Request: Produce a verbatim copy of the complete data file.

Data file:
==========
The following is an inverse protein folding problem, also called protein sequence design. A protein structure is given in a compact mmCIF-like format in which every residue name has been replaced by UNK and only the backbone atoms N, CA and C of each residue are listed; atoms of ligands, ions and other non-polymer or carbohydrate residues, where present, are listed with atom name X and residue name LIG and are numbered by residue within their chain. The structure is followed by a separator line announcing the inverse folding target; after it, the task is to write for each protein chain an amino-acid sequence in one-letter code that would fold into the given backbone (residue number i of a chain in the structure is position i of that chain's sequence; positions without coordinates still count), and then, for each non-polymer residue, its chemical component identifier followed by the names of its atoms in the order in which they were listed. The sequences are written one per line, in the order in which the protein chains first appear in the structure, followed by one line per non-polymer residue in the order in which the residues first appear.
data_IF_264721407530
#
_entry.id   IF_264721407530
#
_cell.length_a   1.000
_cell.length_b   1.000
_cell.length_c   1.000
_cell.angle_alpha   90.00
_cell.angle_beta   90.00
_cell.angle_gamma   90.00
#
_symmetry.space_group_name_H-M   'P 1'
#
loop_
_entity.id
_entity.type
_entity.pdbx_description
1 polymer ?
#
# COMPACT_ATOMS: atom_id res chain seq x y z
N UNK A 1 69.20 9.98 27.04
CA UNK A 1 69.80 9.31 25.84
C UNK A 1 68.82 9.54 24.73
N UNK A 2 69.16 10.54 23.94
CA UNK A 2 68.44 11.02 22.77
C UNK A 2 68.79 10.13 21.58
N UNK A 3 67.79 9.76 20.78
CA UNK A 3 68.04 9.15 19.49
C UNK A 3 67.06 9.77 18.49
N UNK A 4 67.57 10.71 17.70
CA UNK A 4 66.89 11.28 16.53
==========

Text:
The following is an inverse protein folding problem, also called protein sequence design. A protein structure is given in a compact mmCIF-like format in which every residue name has been replaced by UNK and only the backbone atoms N, CA and C of each residue are listed; atoms of ligands, ions and other non-polymer or carbohydrate residues, where present, are listed with atom name X and residue name LIG and are numbered by residue within their chain. The structure is followed by a separator line announcing the inverse folding target; after it, the task is to write for each protein chain an amino-acid sequence in one-letter code that would fold into the given backbone (residue number i of a chain in the structure is position i of that chain's sequence; positions without coordinates still count), and then, for each non-polymer residue, its chemical component identifier followed by the names of its atoms in the order in which they were listed. The sequences are written one per line, in the order in which the protein chains first appear in the structure, followed by one line per non-polymer residue in the order in which the residues first appear.
data_IF_264721407530
#
_entry.id   IF_264721407530
#
_cell.length_a   1.000
_cell.length_b   1.000
_cell.length_c   1.000
_cell.angle_alpha   90.00
_cell.angle_beta   90.00
_cell.angle_gamma   90.00
#
_symmetry.space_group_name_H-M   'P 1'
#
loop_
_entity.id
_entity.type
_entity.pdbx_description
1 polymer ?
#
# COMPACT_ATOMS: atom_id res chain seq x y z
N UNK A 1 69.20 9.98 27.04
CA UNK A 1 69.80 9.31 25.84
C UNK A 1 68.82 9.54 24.73
N UNK A 2 69.16 10.54 23.94
CA UNK A 2 68.44 11.02 22.77
C UNK A 2 68.79 10.13 21.58
N UNK A 3 67.79 9.76 20.78
CA UNK A 3 68.04 9.15 19.49
C UNK A 3 67.06 9.77 18.49
N UNK A 4 67.57 10.71 17.70
CA UNK A 4 66.89 11.28 16.53